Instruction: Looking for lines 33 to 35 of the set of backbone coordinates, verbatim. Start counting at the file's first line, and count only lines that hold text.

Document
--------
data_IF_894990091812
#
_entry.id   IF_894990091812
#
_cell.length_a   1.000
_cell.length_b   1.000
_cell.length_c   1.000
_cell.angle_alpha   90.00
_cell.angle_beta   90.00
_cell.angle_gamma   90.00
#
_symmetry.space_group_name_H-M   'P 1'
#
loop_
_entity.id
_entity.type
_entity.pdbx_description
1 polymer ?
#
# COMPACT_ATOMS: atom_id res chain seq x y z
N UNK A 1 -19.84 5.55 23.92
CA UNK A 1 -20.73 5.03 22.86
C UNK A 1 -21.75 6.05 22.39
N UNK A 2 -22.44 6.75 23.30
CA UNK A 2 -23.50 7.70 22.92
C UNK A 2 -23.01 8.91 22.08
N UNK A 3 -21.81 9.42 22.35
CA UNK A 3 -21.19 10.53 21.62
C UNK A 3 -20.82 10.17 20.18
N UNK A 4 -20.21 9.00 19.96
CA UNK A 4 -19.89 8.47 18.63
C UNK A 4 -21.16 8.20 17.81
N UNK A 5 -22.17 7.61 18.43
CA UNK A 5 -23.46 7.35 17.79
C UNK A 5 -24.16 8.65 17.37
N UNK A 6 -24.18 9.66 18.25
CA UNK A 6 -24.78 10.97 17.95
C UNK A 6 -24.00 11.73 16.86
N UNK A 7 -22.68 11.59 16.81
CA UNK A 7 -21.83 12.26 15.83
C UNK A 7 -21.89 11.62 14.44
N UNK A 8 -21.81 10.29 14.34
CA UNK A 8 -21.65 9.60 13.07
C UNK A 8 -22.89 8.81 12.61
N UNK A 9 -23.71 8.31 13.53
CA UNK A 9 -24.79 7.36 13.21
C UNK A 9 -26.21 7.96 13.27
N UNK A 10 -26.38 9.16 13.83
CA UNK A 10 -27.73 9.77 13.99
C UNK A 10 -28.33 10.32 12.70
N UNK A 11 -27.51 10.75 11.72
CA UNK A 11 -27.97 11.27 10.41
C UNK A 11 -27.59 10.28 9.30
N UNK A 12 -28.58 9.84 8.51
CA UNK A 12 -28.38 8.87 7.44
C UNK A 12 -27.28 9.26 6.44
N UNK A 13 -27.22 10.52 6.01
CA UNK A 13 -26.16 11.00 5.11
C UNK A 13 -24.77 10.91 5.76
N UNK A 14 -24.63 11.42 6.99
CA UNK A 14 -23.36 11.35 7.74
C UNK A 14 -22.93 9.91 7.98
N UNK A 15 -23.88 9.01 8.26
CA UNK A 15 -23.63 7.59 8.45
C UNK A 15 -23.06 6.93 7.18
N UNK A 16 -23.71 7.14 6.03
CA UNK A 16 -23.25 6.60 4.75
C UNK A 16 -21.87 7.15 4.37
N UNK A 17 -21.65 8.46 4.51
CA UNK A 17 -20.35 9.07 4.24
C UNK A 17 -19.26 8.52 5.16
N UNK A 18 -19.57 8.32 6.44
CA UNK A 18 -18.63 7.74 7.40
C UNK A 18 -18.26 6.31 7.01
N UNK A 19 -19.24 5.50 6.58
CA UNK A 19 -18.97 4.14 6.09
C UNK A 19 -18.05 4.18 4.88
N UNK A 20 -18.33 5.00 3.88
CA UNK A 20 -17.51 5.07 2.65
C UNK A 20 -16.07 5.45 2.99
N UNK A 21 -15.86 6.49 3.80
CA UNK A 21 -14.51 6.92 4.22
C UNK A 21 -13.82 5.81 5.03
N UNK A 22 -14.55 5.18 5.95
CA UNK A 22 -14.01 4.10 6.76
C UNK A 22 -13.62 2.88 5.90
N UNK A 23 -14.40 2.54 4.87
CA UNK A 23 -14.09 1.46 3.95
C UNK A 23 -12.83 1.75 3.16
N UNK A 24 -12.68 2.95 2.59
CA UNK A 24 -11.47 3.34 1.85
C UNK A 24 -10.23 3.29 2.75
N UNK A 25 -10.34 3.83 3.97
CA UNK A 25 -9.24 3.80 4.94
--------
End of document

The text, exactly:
N UNK A 5 -22.17 7.61 18.43
CA UNK A 5 -23.46 7.35 17.79
C UNK A 5 -24.16 8.65 17.37